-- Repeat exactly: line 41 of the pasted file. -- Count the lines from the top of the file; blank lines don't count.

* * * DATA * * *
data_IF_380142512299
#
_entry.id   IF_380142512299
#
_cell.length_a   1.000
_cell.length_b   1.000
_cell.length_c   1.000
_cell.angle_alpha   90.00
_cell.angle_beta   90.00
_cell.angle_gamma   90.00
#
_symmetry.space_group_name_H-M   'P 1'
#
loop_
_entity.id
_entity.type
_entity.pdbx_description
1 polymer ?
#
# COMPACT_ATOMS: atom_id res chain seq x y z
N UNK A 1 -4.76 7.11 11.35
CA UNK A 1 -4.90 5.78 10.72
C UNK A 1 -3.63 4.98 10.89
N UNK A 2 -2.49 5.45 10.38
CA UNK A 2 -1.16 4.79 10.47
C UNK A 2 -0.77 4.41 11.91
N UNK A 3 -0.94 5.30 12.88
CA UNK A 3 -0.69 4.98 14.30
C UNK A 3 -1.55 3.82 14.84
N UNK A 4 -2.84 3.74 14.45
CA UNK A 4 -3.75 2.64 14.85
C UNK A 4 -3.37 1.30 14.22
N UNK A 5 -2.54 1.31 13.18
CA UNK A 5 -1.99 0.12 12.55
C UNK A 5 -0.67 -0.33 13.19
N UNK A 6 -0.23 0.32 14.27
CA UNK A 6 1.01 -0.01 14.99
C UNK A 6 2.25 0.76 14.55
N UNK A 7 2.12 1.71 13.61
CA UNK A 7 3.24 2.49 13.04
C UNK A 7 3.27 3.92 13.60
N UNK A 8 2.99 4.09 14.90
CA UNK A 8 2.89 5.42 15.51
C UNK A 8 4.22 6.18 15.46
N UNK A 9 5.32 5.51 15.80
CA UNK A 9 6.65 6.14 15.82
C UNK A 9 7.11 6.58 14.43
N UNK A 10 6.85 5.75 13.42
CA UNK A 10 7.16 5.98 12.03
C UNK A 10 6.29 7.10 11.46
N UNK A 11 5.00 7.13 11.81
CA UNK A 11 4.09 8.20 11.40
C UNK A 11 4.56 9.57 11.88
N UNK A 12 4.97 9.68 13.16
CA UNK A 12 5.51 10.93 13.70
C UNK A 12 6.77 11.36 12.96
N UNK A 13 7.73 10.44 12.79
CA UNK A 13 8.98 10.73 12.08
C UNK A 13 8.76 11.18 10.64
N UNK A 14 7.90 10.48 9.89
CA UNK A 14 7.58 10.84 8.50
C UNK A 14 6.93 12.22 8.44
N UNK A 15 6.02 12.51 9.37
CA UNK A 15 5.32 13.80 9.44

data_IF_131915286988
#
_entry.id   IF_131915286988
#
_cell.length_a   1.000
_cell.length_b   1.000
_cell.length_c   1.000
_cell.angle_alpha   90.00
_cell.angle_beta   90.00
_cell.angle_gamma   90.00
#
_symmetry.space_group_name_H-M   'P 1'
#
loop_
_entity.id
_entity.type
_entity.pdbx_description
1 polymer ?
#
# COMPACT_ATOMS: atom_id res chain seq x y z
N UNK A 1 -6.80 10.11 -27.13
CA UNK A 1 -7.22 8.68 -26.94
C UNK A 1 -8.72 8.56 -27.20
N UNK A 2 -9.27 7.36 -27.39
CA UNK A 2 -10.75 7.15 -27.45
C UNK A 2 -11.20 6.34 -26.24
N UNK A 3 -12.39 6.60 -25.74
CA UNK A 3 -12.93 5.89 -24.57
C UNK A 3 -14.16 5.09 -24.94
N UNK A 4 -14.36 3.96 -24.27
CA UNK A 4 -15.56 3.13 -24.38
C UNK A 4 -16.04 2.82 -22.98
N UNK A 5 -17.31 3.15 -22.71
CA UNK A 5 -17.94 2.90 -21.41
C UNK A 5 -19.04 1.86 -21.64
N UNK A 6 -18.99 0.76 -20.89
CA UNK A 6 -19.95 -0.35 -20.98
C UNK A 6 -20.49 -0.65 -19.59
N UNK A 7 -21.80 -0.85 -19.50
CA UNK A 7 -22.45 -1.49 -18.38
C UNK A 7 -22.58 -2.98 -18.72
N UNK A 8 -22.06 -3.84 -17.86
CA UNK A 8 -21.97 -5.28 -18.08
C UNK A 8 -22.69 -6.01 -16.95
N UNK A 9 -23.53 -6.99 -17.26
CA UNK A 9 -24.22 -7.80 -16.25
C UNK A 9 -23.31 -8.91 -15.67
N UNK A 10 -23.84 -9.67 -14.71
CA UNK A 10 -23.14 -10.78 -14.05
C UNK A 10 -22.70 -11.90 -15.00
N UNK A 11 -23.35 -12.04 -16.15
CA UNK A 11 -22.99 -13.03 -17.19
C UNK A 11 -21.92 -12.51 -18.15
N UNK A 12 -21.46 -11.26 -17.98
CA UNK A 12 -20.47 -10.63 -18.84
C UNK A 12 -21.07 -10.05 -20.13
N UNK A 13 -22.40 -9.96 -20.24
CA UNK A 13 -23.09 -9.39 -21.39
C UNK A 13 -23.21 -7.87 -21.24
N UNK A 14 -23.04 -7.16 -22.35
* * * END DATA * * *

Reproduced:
C UNK A 7 3.27 3.92 13.60